Covidien Trial Demonstrates Benefits of Mechanical Thrombectomy
Posted on February 14, 2013 @ 10:01 am
Mansfield, Mass.-based medical device company Covidien plc is reporting positive results from its two-year Solitaire FR Thrombectomy for Acute Revascularization (STAR) study, which evaluated the safety and efficacy of the Solitaire FR revascularization device in acute ischemic stroke treatment.
Recently, the National Institute of Neurological Disorders and Stroke (NINDS) indefinitely put on hold its IMS III study, which examined whether a combined intravenous (IV) and intra-arterial (IA) approach to recanalization is superior to standard IV rt-PA (recombinant tissue plasminogen activator, a protein used to break down blood clots—in this case Activase) alone when initiated within three hours of acute ischemic stroke onset. The Data and Safety Management Board (DSMB) recommended the trial be stopped, though it cited no “serious safety concerns,” and noted that subject follow-up should continue. A NINDS statement cited “futility” as the cause for ending the trial, which ostensibly meant that no useful results were forthcoming. This study, like Covidien’s, looked at mechanical methods of thrombectomy.
According to a 2011 study in the New England Journal of Medicine, Acute ischemic stroke (AIS) is the most prevalent form of stroke, accounting for up to 87 percent of all stroke-related cases worldwide. In AIS, the patient suffers from an acute blockage of blood flow (ischemia) to the brain, which, if not treated in a timely manner, leads to permanent neurological damage and possibly death. In 2008, the direct and indirect cost of stroke in United States was $39 billion. AIS affects approximately 800,000 patients annually in the United States, and this number is expected to increase by 22 percent in the next 20 years. It is estimated that, on average, 1.9 million neurons are lost every minute an AIS goes untreated, according to J.L. Saver’s 2006 article, “Time Is Brain—Quantified” (published in the American Heart Association’s journal Stroke). AIS leads to regions of brain tissue that have no blood supply and are at risk for permanent tissue damage.
The STAR trial was a prospective, multi-center, single arm clinical study that started with 202 patients at 14 centers across Europe, Australia and Canada. It began in May 2010, with the last patient completing participation in October 2012. In the study, patients diagnosed with AIS (as confirmed by radiographic assessment) were treated with the Solitaire FR device in order to reopen, or recanalize, the blocked blood vessels. The results of the STAR study indicated that 84.2 percent (160 of 190) of patients with complete angiographic data sets and 79.2 percent (160 of 202) of patients with missing angiographic data, as determined by an independent laboratory, achieved the highest degree of recanalization. Long-term follow-up was obtained at 90 days to evaluate neurological health. Using the Modified Rankin Score (mRS), 57.9 percent achieved a score of 2 or less, indicating functional independence, with little to no disability. An independent clinical events committee reported a 6.9 percent (14 of 202) mortality rate and a 1.5 percent (3 of 202) symptomatic intracranial hemorrhage rate.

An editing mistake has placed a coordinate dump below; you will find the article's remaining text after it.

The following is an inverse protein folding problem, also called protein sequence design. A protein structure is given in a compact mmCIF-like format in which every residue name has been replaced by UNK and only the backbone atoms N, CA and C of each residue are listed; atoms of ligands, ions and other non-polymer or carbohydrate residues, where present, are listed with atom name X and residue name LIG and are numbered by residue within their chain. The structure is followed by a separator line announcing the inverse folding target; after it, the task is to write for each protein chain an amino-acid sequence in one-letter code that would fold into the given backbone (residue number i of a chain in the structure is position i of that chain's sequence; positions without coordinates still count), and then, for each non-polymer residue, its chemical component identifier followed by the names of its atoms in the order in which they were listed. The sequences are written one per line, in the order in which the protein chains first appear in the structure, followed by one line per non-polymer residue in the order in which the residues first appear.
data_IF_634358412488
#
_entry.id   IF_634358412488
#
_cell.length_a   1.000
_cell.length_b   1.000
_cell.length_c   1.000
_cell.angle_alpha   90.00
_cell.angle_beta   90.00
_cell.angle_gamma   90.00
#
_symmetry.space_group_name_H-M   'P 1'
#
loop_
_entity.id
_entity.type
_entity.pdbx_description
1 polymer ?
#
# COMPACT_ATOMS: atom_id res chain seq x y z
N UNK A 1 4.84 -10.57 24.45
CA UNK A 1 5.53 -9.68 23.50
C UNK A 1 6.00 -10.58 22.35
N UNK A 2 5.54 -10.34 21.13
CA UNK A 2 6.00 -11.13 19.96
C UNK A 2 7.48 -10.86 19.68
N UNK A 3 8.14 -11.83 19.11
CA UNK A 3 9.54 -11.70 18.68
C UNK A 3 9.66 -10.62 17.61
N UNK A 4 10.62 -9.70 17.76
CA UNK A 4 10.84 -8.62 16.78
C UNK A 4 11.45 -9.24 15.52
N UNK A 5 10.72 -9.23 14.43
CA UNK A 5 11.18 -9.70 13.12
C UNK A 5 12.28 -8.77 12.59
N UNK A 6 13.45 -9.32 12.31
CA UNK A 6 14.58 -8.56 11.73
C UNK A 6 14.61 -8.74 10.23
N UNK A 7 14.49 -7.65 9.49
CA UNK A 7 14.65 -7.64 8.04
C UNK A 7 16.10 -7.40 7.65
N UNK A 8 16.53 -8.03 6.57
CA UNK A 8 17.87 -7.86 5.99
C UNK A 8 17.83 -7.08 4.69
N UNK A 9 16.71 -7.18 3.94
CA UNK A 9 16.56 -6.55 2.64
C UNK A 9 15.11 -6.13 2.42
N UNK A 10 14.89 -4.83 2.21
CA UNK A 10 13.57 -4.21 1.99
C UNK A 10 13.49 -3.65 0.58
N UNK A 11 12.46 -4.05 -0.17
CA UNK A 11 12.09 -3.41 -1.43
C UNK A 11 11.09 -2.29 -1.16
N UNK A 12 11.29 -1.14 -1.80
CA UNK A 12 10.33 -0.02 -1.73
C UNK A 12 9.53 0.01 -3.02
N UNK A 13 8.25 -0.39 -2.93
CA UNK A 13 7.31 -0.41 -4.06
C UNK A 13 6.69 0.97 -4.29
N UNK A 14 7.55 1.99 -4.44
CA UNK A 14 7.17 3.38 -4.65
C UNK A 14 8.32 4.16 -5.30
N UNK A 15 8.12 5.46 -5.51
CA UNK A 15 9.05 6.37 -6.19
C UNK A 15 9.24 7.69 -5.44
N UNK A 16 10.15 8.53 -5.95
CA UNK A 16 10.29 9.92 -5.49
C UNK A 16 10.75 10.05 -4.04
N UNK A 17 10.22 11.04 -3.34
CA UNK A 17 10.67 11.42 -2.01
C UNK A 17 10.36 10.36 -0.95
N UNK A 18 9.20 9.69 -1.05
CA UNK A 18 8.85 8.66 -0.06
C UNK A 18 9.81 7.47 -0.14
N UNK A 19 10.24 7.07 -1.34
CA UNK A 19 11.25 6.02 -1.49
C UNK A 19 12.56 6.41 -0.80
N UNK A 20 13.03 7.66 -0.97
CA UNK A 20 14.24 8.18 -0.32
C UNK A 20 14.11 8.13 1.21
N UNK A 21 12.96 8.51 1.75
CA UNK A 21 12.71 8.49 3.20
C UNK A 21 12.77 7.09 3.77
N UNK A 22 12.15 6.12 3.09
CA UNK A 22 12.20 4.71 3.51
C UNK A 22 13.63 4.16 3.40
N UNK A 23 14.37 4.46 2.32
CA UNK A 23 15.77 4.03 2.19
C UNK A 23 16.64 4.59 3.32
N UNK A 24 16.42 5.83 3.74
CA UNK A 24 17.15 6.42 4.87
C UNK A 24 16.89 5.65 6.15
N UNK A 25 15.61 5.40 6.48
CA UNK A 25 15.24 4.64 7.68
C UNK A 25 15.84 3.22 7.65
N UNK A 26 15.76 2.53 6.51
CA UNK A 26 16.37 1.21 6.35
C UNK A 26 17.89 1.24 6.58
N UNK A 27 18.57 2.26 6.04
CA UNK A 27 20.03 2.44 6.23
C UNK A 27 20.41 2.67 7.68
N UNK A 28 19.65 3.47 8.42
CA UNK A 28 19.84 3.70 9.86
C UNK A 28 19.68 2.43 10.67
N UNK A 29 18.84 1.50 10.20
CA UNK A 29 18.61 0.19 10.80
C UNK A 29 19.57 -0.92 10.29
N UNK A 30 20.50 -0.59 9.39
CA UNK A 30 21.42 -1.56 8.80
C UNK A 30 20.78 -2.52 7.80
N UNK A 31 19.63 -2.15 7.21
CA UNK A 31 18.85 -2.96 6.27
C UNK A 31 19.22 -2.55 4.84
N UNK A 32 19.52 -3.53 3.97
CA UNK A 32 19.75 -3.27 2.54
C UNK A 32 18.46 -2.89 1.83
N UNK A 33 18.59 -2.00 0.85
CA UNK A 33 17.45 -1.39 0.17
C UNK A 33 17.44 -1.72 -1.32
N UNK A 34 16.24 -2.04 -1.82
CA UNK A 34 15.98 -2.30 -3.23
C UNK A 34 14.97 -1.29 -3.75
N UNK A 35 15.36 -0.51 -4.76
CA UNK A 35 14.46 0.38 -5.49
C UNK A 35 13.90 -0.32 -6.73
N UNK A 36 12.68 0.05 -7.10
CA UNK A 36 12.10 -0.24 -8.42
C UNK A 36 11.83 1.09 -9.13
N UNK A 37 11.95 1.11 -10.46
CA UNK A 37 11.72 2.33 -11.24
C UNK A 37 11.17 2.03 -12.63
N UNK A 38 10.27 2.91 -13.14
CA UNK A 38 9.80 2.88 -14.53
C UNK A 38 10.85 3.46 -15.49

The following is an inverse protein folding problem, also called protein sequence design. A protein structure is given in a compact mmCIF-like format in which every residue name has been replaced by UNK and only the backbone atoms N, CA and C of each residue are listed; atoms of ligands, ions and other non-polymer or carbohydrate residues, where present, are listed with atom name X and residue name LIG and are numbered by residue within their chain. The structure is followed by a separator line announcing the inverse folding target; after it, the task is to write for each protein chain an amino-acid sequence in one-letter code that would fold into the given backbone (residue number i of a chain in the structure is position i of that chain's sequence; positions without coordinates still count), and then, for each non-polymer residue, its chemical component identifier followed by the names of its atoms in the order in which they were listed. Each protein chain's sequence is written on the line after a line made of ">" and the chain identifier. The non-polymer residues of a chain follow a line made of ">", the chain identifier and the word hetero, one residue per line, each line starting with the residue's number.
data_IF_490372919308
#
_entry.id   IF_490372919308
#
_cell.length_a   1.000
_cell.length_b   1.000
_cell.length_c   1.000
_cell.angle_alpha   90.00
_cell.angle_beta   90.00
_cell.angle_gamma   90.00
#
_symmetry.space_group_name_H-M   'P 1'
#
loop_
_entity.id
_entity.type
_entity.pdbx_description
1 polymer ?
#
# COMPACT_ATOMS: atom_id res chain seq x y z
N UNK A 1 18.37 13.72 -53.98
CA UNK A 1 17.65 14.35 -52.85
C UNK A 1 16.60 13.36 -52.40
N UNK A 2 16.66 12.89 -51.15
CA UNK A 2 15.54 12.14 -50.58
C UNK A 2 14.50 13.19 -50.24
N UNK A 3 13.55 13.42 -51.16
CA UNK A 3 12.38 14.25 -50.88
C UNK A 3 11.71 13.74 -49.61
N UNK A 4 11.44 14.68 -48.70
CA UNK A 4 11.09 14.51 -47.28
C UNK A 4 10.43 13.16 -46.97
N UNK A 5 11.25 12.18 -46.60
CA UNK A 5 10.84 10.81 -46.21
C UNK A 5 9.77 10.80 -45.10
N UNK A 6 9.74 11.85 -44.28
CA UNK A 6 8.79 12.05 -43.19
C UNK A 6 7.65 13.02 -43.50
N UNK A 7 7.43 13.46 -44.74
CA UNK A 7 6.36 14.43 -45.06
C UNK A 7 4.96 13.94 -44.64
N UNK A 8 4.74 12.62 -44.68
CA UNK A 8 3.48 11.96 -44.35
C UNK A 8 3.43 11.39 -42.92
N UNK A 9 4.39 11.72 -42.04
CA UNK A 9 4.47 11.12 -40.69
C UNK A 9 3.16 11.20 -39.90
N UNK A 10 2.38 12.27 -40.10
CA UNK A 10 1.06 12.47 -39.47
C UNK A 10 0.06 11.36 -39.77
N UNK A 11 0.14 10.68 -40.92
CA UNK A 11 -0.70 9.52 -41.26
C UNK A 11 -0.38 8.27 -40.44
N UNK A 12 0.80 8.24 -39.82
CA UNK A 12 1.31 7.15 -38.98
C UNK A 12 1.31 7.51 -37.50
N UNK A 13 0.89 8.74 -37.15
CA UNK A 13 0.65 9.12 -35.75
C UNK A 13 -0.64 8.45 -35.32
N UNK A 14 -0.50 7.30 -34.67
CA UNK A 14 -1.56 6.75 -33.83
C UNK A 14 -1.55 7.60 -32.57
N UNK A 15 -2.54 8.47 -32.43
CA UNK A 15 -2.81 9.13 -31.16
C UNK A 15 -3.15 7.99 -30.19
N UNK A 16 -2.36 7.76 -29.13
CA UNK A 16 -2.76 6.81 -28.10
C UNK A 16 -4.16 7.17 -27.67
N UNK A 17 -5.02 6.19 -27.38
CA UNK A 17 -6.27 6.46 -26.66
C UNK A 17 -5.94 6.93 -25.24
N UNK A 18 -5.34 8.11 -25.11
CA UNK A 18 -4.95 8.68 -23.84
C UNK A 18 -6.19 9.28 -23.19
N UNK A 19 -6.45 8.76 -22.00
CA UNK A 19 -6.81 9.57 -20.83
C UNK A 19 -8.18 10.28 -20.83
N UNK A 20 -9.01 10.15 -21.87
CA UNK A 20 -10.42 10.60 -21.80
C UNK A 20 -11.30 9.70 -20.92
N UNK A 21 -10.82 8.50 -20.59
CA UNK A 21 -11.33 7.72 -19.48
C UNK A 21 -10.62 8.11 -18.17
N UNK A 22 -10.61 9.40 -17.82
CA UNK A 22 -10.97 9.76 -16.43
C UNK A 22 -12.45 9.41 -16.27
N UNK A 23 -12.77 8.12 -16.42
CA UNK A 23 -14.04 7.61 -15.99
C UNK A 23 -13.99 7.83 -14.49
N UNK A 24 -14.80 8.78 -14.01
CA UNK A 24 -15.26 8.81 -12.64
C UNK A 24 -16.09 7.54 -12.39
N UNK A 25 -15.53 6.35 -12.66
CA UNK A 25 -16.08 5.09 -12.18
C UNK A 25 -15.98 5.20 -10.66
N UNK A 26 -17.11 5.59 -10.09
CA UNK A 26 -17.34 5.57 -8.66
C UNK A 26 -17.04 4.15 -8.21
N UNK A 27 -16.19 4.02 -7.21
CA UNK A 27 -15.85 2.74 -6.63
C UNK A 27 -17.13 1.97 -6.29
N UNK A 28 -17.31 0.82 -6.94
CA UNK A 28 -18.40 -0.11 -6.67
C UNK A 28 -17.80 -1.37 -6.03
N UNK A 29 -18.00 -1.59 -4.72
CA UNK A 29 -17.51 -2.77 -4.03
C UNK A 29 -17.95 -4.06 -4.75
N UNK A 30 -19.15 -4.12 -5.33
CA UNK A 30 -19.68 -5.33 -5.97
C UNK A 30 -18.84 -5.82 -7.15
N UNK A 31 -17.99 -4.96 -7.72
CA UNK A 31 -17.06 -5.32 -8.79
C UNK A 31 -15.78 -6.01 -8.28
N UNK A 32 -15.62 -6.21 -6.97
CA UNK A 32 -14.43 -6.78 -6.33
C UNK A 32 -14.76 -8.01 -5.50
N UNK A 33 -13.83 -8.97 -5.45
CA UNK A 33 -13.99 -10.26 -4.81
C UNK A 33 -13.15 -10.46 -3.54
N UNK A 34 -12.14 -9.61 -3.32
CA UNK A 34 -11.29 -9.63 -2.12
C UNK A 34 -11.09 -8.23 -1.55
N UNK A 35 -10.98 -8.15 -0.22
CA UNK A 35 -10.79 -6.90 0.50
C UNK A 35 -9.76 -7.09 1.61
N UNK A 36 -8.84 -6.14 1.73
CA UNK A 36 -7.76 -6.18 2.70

“The STAR study adds to the evidence supporting the use of the Solitaire FR device as a tool for revascularization in acute ischemic stroke care,” said Mark A. Turco, M.D., chief medical officer of vascular therapies at Covidien. “Given the medical and economic burden of AIS to patients and healthcare systems, there is an urgent need to develop innovative solutions for the timely, safe and effective treatment of acute ischemic stroke. The Solitaire FR device represents new hope in addressing this widespread public health issue.”
Analysts at Zacks Equity Research said that they believe Covidien is “well-positioned to expand in this high-growth stroke care market.”
The Solitaire FR revascularization device restores blood flow by removing blood clots from a large intracranial vessel in patients experiencing ischemic stroke within eight hours of symptom onset. It is designed for mechanical blood clot removal in the neurovasculature, including the internal carotid artery, M1 and M2 segments of the middle cerebral artery, basilar and vertebral arteries. The Solitaire FR received CE Mark approval in 2009 and U.S. Food and Drug Administration 510(k) clearance in 2012.
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